Of Lipstick and Tennis Shoes

“That is awesome!”  I am looking in the direction of an older gentleman (like octogenarian old) and his two similarly aged female companions.

“What about them,” asks MB, taking a bit of his andouillette; we are in Lyon for a day trip.

“Are you kidding,” I ask back.  “Look at his outfit.”

MB turns to look back at the man walking down the street in a Kelly green blazer and light green pants with a pink tie.

“He looks great,” I continue.  “I mean, don’t you just love how old folks always dress up?  Look at the women, both in heels, both in hose, hair done and it is just a weekday lunch!  I mean, if I had my way I would wear workout clothes all the time and just forget about make-up and I have way more energy than them.”  (I have no idea if I have more energy than them, they are looking pretty spritely)

“I like you like that,” MB says smiling at me, “natural.”

I mentally give another high-five to the universe for putting this man in my life then smile before continuing on my tangent.  “They just put in so much effort – I respect it, ya know?  Like these ladies got up this morning and said to themselves: “yep, we are stepping out” and really took time to put themselves together.  And the dude, I mean, honey, how can you not give props to a man pulling off a jacket that color.”

MB smiles at me indulgently, “ouais, they look good.”

BABE,” He is clearly not getting this.  “Her blouse is even sheer with a black bra underneath.  That sweet little octogenarian over there is both sexier and trendier than me.”

MB laughs and then changes the subject and we continue our lunch.  I know MB would be happy to spend the rest of his life in jeans, t-shirts, and flip-flops, never donning a suit again.  We are just not a particularly “formal” generation.  We are Generation X of greasy hair and plaid shirt fame – the generation that went into an Urban Outfitters craze, snatching up $100 pairs of ripped up jeans (this was in the 90’s – $100 was a huge amount to spend on jeans), something that my Mother never understood.

“I am NOT paying that amount of money to buy you something that is going to make you look trashy.”

“MOM,” insert appropriate 14 year old screech.  “They are not trashy, GAWD, they are everywhere, everyone wears these now!!!!!”

“Not everyone.  I’m not wearing them; your Father isn’t wearing them.”

I give her a flat, emotionless expression.  I mean, she is kidding with this, right?

She gets my drift and continues.  “Look honey, it just isn’t going to happen.  If you want to pay an exorbitant amount of money for a half-way destroyed product, be my guest, but I’m not doing it.”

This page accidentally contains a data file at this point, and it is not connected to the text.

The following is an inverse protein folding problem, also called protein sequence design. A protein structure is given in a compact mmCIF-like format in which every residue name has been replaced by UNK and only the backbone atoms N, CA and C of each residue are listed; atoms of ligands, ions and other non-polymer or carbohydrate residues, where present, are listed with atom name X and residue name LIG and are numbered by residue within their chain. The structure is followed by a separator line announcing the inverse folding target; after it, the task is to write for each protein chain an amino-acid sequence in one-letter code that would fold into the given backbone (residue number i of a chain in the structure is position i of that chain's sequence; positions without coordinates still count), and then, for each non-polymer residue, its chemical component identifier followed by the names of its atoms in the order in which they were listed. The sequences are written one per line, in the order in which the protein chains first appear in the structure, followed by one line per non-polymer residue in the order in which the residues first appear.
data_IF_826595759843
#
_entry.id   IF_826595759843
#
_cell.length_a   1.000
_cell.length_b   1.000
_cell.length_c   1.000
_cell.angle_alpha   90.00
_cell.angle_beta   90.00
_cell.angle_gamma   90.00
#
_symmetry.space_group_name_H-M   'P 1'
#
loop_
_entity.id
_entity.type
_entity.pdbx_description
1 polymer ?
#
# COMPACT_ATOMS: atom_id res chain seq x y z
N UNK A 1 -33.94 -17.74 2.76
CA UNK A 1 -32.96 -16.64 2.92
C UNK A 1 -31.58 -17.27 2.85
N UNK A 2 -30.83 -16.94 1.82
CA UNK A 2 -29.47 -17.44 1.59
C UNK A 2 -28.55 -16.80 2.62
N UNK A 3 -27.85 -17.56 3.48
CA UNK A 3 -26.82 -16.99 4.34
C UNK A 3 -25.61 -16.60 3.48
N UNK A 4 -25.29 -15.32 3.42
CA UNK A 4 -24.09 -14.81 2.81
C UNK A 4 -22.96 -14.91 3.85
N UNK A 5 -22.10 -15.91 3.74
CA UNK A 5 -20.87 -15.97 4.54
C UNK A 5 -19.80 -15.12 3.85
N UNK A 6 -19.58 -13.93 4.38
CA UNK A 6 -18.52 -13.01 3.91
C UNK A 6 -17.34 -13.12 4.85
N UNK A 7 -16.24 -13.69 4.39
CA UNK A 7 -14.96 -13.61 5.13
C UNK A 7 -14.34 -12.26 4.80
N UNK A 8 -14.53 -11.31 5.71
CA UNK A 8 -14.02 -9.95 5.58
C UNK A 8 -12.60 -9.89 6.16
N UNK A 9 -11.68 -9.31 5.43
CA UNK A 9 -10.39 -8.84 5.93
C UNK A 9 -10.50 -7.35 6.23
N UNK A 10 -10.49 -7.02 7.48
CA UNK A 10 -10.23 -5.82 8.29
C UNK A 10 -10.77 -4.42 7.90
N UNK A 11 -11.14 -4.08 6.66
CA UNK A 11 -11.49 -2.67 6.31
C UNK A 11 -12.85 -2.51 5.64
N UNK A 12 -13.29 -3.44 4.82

So, I did.  I saved my money and bought an on-sale pair of Urban Outfitters ripped up jeans for $76.  They were so hot, in fact, if I still had them I would happily wear them now…unfortunately they fell apart after about 3 months and became completely un-wearable.  I’m sure there is a lesson in there somewhere.

The point is, my Mother couldn’t understand why we would want to buy new products that were designed to look like old, thrown away products; which is crazy because it makes perfect sense (wait, what?).  She had been raised by a generation of people who put themselves together and made an effort when they left the house…heck, even when they stayed in the house.  A people who 60 years later, while surrounded by jean-wearing messy-haired young people still proudly sport their Kelly green blazer to a weekday lunch.

My Grandmother was a perfect example of this generation – even when she was in the nursing home she would remove her oxygen mask for photographs.  HER OXYGEN.

Several years back when I was home for a visit, she and I made plans to go to the movies together (pre-nursing home days).  The night before I went out and tied one on with some friends and was therefore pretty tired the next day.  I got up and put on some yoga pants and tennis shoes with a t-shirt and just threw my greasy hair into a pony-tail; I mean, come on, it’s just a midday movie with my Grandmother!  I went to pick her up and we went to the movies and everything went fine…or so I thought.  About a week later I called her to see if she wanted to have lunch.

“Well okay, sweetie, that would be wonderful but maybe you could make a little effort this time,” she croons into the phone.

“Huh,” I say back to her.

“Well, last time we went out you didn’t look very good and it was a little embarrassing; I’m glad I didn’t run into anyone I knew.”


At this point, I just burst out laughing, “Well okay, I’ll make sure to tart it up for you next week!”

“Well, don’t go too far,” was her only response.

My Grandmother wasn’t raised with “exceptions” on how you presented yourself.  It wasn’t okay to “dress down” just because you were going to be sitting in a movie theater; she was raised (and therefore my Mother as well) that you didn’t so much as buy a gallon of milk without putting on lipstick.